Statehouse to Commemorate Anniversary of Ohio Governor and U.S. President William McKinley’s Birth

Ohio Statehouse buildingThe Ohio Statehouse will observe the 170th anniversary of Ohio Governor and U.S. President William McKinley’s birth on his January 29th birthday with its annual Red Carnation Day.  The day-long commemoration honors McKinley and his contributions to Ohio, the country and world while serving as Ohio Governor and U.S. President.  William McKinley was born on January 29, 1843 in Niles, Ohio.

Individuals wearing a red carnation or dressed in scarlet during this special day will receive a 20% discount on one item (some exclusions apply) in the Statehouse Museum Shop and a 10% discount on purchases in the Capitol Cafe. The shop and cafe are located on the ground floor of the Ohio Statehouse.  Red Carnation Day will also feature information highlighting President McKinley during Statehouse tours.

The day of remembrance also includes a special McKinley exhibit and looping video montage that will be on view in the Ohio Statehouse Rotunda.  The video presentation consists of 12 rare, early film clips called actualities, that document President McKinley reviewing troops and giving a speech at the 1901 Pan-American Exposition in Buffalo, New York, the day before his assassination; the scene of a crowd exiting the “Temple of Music” just moments after McKinley was shot by Leon F. Czolgosz; and McKinley’s funeral procession at Buffalo, New York, Washington, D.C. and Canton, Ohio. The piece concludes with an unusual early film clip called “The Martyred Presidents,” a vignette paying tribute to Abraham Lincoln, James Garfield and William McKinley, all of whom were assassinated in office.

The film was created by Thomas A. Edison, Inc. and is from the collections of the Library of Congress.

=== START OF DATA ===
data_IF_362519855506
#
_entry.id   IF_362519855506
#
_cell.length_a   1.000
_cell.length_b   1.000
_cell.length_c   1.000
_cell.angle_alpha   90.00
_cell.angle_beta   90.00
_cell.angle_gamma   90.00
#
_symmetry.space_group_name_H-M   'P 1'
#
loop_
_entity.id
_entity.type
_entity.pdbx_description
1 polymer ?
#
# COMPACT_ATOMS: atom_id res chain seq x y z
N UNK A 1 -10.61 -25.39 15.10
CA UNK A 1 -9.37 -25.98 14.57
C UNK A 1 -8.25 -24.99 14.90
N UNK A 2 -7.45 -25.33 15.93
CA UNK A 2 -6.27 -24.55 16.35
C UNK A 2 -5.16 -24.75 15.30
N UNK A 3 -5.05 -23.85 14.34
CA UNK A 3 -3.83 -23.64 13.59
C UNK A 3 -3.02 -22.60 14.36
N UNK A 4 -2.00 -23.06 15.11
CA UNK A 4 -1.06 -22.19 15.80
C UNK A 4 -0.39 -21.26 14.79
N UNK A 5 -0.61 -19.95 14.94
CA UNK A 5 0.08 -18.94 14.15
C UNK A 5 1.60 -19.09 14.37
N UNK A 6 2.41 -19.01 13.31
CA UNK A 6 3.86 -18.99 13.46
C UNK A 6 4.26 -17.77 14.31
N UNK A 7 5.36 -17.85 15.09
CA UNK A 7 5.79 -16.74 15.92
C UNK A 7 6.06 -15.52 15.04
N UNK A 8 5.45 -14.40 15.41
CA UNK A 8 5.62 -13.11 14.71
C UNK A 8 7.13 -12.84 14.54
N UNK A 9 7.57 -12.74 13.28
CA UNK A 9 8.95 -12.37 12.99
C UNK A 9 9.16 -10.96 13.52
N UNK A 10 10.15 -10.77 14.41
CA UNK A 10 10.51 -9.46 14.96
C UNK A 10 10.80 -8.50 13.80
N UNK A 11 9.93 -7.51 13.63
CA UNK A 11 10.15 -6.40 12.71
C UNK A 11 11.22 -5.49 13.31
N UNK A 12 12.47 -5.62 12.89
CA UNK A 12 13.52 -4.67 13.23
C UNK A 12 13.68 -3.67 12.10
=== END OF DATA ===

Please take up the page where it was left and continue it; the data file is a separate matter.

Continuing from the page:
About the State Flower and its Connection to William McKinley

President William McKinley was assassinated in 1901 during a visit to the Pan American Exposition in Buffalo, NY. Shot twice with a hand gun, President McKinley survived eight days before his death on September 14.  On February 3, 1904, the Ohio General Assembly enacted legislation making the scarlet carnation the state flower. This was done specifically to honor William McKinley, Ohio Governor (1892-1896) and U.S. President (1897-1901), who regularly wore this type of flower on his lapel.

McKinley’s floral signature goes back to the election of 1876, when he was running for a seat in the United States Congress. His opponent for the seat was Levi Lamborn, of Alliance, Ohio. Lamborn was a physician and keen amateur horticulturist, and had developed a strain of bright scarlet carnations he dubbed “Lamborn Red.”  Dr. Lamborn presented McKinley with a “Lamborn Red” boutonniere before their debates, and after his election victory, the future President saw the red carnation as a good luck charm. He wore one on his lapel regularly and presented visitors to his office carnations from a vase.  Moments before he was shot by an assassin, it is reported that McKinley had removed the carnation from his lapel and presented it to a young girl.  Dr. Lamborn was instrumental in efforts to enact the legislation that made the scarlet carnation the state flower of Ohio. In 1959, the Ohio Legislature named Alliance, Ohio “the Carnation City.”

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